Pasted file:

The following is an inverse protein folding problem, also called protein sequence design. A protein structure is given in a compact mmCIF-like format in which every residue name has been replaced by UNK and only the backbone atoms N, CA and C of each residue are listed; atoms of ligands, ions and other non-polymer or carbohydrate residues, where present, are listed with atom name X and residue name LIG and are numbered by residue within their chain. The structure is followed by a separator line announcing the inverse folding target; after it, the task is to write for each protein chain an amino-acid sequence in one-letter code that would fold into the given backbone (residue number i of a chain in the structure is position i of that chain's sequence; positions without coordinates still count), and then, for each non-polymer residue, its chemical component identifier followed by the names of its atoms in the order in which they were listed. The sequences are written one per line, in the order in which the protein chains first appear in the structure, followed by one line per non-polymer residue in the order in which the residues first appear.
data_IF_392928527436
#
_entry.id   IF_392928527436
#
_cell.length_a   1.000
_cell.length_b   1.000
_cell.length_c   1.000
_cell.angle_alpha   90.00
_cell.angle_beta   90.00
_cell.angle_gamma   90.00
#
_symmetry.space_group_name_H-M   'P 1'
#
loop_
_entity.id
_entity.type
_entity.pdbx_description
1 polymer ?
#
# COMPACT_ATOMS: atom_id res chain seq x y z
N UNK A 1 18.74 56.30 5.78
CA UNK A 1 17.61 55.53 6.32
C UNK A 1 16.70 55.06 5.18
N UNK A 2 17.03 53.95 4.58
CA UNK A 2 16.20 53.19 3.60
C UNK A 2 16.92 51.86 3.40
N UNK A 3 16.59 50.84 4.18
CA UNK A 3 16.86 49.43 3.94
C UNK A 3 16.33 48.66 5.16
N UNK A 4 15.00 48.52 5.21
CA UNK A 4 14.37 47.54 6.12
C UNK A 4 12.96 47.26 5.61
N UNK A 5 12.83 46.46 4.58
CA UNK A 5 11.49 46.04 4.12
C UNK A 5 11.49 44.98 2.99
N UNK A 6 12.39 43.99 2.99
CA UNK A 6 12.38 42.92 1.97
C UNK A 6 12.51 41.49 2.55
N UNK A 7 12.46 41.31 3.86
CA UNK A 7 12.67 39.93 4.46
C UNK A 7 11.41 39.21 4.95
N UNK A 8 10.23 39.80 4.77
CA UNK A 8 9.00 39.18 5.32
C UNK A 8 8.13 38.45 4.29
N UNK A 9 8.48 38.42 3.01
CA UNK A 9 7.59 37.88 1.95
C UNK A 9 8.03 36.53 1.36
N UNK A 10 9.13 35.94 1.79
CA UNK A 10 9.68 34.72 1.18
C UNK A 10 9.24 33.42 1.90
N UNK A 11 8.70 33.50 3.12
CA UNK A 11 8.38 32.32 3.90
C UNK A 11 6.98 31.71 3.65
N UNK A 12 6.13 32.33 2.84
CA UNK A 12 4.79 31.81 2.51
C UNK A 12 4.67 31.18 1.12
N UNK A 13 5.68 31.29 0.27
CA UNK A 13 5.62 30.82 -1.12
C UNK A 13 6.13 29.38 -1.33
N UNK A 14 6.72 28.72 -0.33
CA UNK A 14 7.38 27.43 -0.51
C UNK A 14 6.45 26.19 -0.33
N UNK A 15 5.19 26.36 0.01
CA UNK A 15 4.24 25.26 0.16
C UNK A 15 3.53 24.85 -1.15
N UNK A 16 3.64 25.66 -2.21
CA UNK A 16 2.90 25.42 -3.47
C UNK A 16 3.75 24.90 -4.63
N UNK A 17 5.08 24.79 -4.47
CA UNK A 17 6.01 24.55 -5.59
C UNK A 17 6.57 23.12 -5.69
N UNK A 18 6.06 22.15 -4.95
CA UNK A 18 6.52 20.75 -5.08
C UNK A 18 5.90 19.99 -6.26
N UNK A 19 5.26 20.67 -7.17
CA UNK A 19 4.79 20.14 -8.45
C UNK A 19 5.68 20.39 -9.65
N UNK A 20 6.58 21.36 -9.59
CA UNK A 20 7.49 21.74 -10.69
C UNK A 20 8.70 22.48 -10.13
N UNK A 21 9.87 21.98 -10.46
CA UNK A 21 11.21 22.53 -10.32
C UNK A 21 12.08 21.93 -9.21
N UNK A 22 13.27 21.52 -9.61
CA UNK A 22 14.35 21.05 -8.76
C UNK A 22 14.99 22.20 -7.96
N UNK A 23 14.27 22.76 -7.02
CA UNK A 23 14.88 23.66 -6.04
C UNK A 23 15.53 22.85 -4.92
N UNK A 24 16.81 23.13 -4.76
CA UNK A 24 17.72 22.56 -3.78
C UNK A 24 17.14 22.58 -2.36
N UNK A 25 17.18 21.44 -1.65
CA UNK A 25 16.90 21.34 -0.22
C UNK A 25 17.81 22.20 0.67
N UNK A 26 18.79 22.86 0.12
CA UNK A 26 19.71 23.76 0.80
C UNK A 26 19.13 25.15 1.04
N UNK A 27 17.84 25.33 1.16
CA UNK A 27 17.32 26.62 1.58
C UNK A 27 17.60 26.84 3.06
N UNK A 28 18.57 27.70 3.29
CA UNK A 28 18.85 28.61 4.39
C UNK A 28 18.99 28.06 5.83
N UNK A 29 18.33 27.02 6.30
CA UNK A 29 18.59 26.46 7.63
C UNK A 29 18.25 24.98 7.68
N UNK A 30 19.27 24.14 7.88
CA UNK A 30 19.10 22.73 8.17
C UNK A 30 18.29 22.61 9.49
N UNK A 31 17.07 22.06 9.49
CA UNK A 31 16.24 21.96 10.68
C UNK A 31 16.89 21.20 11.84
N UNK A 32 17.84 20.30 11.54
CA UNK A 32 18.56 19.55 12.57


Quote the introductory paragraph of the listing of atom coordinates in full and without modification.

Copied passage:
The following is an inverse protein folding problem, also called protein sequence design. A protein structure is given in a compact mmCIF-like format in which every residue name has been replaced by UNK and only the backbone atoms N, CA and C of each residue are listed; atoms of ligands, ions and other non-polymer or carbohydrate residues, where present, are listed with atom name X and residue name LIG and are numbered by residue within their chain. The structure is followed by a separator line announcing the inverse folding target; after it, the task is to write for each protein chain an amino-acid sequence in one-letter code that would fold into the given backbone (residue number i of a chain in the structure is position i of that chain's sequence; positions without coordinates still count), and then, for each non-polymer residue, its chemical component identifier followed by the names of its atoms in the order in which they were listed. The sequences are written one per line, in the order in which the protein chains first appear in the structure, followed by one line per non-polymer residue in the order in which the residues first appear.